Not to be too fine a point on it, but Zombieverse isn’t so much a good show as it is a fun one. But beyond the cast, the other most notable aspect is the production. From the choreography of the first breakout on the set of the fake romance series to the zombie designs and how they’ve been instructed to move is all well thought out and conceptualized. Again, think big haunted house energy. We (me) know that the man holding chainsaw isn’t actually going to hurt us and that they’re just a performer, but the smell of gasoline and the dark enshrouding us still manage to send the alerts signaling danger to our brain.
What helps Zombieverse is this same effect where obviously, with the camera crew and the purposefully staged direction that leads our cast from point A to point B, there’s enough well-thought-out staging to immerse ourselves in the world. Sure, the cast makes one another laugh throughout these proposed life-and-death situations, but the makeup and prosthetic work on the undead zombie extra number 8 is extraordinarily gruesome.
It’s mindless fun
If you aren’t thinking too hard about it, Zombieverse is a hilariously ridiculous show that is best when it leans into the inherent absurdity. There are rules, of course, namely that contestants survive a mission without getting bitten. They also learn early rules about these scripted zombies, such as that they react only to noise, like those of The Last of Us, and that there are varying speeds of zombies, some who amble and others that sprint.
With the combination of the production team of All of Us Are Dead and the choreography team from Kingdom, there’s a slick level of control over the elements and settings that make the rules of the world necessary. The actors can’t fight the zombies since they’re actors, so they’re mainly asked to evade and block, coming together as a team when the initial group runs into a second party of survivors in the second episode. From a gas station and a grocery store to a theme park, the contestants are carted all over Seoul throughout this reality action series. While it doesn’t ask them to display the type of physical fortitude of other reality series, it prompts the age-old question: would you survive during a zombie apocalypse?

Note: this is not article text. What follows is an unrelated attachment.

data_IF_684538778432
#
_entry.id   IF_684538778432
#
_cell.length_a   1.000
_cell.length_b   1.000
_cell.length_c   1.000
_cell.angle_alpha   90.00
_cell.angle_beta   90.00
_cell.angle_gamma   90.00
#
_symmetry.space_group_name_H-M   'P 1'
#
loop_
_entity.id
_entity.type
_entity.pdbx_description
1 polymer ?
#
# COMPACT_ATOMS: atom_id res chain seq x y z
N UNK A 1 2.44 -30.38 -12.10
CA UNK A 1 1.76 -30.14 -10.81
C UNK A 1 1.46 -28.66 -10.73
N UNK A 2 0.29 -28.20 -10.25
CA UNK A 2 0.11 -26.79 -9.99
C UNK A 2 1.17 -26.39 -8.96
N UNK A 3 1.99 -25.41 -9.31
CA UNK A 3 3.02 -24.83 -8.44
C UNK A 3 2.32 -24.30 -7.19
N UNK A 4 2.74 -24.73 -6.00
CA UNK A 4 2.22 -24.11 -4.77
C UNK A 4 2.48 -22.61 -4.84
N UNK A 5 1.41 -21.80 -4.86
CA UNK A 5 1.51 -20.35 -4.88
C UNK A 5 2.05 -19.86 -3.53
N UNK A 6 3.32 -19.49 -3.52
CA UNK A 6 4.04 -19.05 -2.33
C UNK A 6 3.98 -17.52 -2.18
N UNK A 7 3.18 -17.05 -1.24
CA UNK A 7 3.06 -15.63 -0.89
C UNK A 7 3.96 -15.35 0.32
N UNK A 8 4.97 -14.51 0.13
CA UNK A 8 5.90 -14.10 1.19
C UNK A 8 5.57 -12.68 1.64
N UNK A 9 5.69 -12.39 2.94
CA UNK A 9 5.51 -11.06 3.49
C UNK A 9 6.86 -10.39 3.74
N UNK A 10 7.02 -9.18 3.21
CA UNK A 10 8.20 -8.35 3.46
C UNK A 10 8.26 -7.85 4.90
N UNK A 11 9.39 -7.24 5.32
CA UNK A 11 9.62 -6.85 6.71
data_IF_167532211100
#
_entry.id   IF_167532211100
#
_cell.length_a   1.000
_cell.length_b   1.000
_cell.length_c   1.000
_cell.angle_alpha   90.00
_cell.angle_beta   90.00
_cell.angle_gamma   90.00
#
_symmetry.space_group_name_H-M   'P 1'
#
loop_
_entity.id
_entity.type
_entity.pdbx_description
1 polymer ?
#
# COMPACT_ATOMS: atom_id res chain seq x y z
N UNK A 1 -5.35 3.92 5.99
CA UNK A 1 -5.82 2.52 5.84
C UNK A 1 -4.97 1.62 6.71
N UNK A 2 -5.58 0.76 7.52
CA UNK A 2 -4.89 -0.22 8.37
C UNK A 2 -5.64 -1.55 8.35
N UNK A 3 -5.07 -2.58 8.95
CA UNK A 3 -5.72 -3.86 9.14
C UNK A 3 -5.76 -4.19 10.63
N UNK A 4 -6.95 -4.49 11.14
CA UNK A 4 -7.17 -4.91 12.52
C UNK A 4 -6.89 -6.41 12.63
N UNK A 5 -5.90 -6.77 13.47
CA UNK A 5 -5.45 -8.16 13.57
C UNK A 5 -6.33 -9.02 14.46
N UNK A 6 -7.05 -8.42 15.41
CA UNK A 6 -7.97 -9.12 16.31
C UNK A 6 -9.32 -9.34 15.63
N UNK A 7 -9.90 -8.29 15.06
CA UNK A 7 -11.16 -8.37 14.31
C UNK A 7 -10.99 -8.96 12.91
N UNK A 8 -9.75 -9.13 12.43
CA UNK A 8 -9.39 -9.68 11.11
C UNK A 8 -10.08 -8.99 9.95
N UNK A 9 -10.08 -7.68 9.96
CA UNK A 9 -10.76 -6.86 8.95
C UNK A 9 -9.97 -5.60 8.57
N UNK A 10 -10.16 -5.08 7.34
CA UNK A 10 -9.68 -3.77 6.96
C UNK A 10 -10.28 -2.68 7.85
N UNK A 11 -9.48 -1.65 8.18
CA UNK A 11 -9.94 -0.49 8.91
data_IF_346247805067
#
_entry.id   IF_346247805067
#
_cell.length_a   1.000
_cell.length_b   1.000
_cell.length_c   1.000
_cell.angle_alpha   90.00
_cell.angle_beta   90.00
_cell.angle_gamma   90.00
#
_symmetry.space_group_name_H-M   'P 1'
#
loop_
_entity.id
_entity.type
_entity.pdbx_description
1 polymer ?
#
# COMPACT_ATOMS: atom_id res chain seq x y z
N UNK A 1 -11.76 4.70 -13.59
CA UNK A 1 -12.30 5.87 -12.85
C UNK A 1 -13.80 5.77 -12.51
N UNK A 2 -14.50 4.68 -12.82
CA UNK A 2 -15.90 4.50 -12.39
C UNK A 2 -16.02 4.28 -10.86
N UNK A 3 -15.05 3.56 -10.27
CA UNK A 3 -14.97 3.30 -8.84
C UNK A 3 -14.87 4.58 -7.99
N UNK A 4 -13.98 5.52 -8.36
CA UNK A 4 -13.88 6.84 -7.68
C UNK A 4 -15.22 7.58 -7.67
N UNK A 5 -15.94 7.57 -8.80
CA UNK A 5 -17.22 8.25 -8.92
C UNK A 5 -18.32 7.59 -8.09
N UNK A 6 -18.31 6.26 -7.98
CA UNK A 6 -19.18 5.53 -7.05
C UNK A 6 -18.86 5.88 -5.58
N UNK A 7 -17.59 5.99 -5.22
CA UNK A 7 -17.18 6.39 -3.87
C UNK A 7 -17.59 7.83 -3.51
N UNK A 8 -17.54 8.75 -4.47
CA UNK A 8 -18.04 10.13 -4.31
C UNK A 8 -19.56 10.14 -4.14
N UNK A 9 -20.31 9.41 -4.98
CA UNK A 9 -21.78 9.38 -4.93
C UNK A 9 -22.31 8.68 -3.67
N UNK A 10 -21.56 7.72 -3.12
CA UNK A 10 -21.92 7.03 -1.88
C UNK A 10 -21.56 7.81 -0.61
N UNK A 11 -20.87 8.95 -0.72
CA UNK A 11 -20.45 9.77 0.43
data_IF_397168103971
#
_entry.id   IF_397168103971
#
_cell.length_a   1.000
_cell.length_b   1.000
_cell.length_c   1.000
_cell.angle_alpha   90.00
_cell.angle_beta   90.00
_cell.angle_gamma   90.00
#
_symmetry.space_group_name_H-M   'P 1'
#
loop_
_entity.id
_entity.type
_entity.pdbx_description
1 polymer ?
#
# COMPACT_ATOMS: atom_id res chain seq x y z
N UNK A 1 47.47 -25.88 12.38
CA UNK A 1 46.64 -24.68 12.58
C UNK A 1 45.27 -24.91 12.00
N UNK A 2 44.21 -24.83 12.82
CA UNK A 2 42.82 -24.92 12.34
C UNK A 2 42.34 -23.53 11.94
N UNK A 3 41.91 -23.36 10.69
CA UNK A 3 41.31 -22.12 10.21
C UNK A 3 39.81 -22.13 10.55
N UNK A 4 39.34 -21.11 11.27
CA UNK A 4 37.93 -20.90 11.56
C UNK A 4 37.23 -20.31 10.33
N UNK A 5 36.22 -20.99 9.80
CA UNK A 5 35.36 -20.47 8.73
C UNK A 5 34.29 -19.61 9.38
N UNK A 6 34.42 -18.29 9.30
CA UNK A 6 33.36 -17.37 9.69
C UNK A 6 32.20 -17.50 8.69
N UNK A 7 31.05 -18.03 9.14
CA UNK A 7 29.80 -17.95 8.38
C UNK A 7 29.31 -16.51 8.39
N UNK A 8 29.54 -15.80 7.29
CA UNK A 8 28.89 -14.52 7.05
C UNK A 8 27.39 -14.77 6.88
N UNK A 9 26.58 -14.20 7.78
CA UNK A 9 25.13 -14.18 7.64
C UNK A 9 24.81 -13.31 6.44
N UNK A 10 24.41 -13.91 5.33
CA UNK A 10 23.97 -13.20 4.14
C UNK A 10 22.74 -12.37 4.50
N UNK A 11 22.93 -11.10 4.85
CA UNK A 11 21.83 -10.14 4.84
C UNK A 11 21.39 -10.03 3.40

And this is part of the mindless fun of the series. The cast is often hilarious and deeply committed to the bit, but the show is even better as a way to comment on our survival instincts. Would you team up with a group or go solo? If you did team up with a group, would you stay with them for long or only for a period of time? Would you be the person acting only in self-interest or the one who would rally and offer themselves up as bait to distract the zombies while the rest of the party ran for safety? Are we Akira from Zom 100, Bill, and Frank in The Last of Us? Are we simply locking the doors and hoping for the best?
Zombieverse isn’t asking us to take it too seriously, and that’s part of the fun. Instead, it’s demonstrating the effects of the human condition — the selfish, self-centered, and commendable aspects — as we watch a group of celebrities run, scream, and run again as actors painted in zombie makeup chase them in an elaborate game of tag. It’s exactly what’s needed if what’s needed is some mindless fun.
All 8 episodes of Zombieverse are available now on Netflix.